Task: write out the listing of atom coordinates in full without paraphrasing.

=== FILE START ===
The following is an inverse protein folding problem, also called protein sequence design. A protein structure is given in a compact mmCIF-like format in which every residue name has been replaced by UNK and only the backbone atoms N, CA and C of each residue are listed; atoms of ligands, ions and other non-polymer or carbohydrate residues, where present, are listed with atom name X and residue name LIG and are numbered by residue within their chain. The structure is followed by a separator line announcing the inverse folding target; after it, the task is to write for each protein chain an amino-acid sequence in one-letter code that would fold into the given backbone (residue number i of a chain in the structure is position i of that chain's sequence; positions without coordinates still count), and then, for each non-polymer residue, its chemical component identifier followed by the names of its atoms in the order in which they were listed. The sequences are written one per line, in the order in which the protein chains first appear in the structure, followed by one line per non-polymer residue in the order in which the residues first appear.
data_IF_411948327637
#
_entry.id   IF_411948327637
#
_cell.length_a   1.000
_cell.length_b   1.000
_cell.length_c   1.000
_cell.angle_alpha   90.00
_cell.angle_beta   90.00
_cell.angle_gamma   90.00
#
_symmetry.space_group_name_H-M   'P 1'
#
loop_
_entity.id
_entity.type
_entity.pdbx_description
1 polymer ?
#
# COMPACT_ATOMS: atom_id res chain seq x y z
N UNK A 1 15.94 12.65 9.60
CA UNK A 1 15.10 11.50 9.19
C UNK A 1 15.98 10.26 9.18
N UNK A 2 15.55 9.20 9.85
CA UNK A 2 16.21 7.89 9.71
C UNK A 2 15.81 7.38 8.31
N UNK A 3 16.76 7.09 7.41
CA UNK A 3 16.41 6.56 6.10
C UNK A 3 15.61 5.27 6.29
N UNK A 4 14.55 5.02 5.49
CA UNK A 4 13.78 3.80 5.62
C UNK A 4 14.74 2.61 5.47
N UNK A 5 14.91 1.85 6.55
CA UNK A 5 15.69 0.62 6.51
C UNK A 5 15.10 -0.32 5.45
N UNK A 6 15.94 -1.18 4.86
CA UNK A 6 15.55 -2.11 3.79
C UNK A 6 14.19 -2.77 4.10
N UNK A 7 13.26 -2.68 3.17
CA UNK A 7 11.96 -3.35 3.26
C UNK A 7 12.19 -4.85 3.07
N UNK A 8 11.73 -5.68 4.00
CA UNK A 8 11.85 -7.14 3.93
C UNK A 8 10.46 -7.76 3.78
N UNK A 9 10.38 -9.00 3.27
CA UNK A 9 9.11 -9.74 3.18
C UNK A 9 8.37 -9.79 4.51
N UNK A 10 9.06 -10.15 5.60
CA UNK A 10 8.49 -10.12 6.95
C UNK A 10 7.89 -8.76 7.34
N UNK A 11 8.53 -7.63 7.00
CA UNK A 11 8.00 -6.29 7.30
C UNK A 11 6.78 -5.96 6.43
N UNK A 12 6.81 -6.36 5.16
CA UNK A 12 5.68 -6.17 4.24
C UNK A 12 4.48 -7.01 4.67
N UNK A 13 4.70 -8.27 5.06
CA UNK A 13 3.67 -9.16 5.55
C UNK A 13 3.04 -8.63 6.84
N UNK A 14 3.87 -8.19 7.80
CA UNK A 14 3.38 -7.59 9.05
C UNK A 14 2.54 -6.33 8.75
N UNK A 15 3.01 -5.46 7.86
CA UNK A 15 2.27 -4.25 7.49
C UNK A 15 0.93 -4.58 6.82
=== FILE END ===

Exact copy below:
The following is an inverse protein folding problem, also called protein sequence design. A protein structure is given in a compact mmCIF-like format in which every residue name has been replaced by UNK and only the backbone atoms N, CA and C of each residue are listed; atoms of ligands, ions and other non-polymer or carbohydrate residues, where present, are listed with atom name X and residue name LIG and are numbered by residue within their chain. The structure is followed by a separator line announcing the inverse folding target; after it, the task is to write for each protein chain an amino-acid sequence in one-letter code that would fold into the given backbone (residue number i of a chain in the structure is position i of that chain's sequence; positions without coordinates still count), and then, for each non-polymer residue, its chemical component identifier followed by the names of its atoms in the order in which they were listed. The sequences are written one per line, in the order in which the protein chains first appear in the structure, followed by one line per non-polymer residue in the order in which the residues first appear.
data_IF_411948327637
#
_entry.id   IF_411948327637
#
_cell.length_a   1.000
_cell.length_b   1.000
_cell.length_c   1.000
_cell.angle_alpha   90.00
_cell.angle_beta   90.00
_cell.angle_gamma   90.00
#
_symmetry.space_group_name_H-M   'P 1'
#
loop_
_entity.id
_entity.type
_entity.pdbx_description
1 polymer ?
#
# COMPACT_ATOMS: atom_id res chain seq x y z
N UNK A 1 15.94 12.65 9.60
CA UNK A 1 15.10 11.50 9.19
C UNK A 1 15.98 10.26 9.18
N UNK A 2 15.55 9.20 9.85
CA UNK A 2 16.21 7.89 9.71
C UNK A 2 15.81 7.38 8.31
N UNK A 3 16.76 7.09 7.41
CA UNK A 3 16.41 6.56 6.10
C UNK A 3 15.61 5.27 6.29
N UNK A 4 14.55 5.02 5.49
CA UNK A 4 13.78 3.80 5.62
C UNK A 4 14.74 2.61 5.47
N UNK A 5 14.91 1.85 6.55
CA UNK A 5 15.69 0.62 6.51
C UNK A 5 15.10 -0.32 5.45
N UNK A 6 15.94 -1.18 4.86
CA UNK A 6 15.55 -2.11 3.79
C UNK A 6 14.19 -2.77 4.10
N UNK A 7 13.26 -2.68 3.17
CA UNK A 7 11.96 -3.35 3.26
C UNK A 7 12.19 -4.85 3.07
N UNK A 8 11.73 -5.68 4.00
CA UNK A 8 11.85 -7.14 3.93
C UNK A 8 10.46 -7.76 3.78
N UNK A 9 10.38 -9.00 3.27
CA UNK A 9 9.11 -9.74 3.18
C UNK A 9 8.37 -9.79 4.51
N UNK A 10 9.06 -10.15 5.60
CA UNK A 10 8.49 -10.12 6.95
C UNK A 10 7.89 -8.76 7.34
N UNK A 11 8.53 -7.63 7.00
CA UNK A 11 8.00 -6.29 7.30
C UNK A 11 6.78 -5.96 6.43
N UNK A 12 6.81 -6.36 5.16
CA UNK A 12 5.68 -6.17 4.24
C UNK A 12 4.48 -7.01 4.67
N UNK A 13 4.70 -8.27 5.06
CA UNK A 13 3.67 -9.16 5.55
C UNK A 13 3.04 -8.63 6.84
N UNK A 14 3.87 -8.19 7.80
CA UNK A 14 3.38 -7.59 9.05
C UNK A 14 2.54 -6.33 8.75
N UNK A 15 3.01 -5.46 7.86
CA UNK A 15 2.27 -4.25 7.49
C UNK A 15 0.93 -4.58 6.82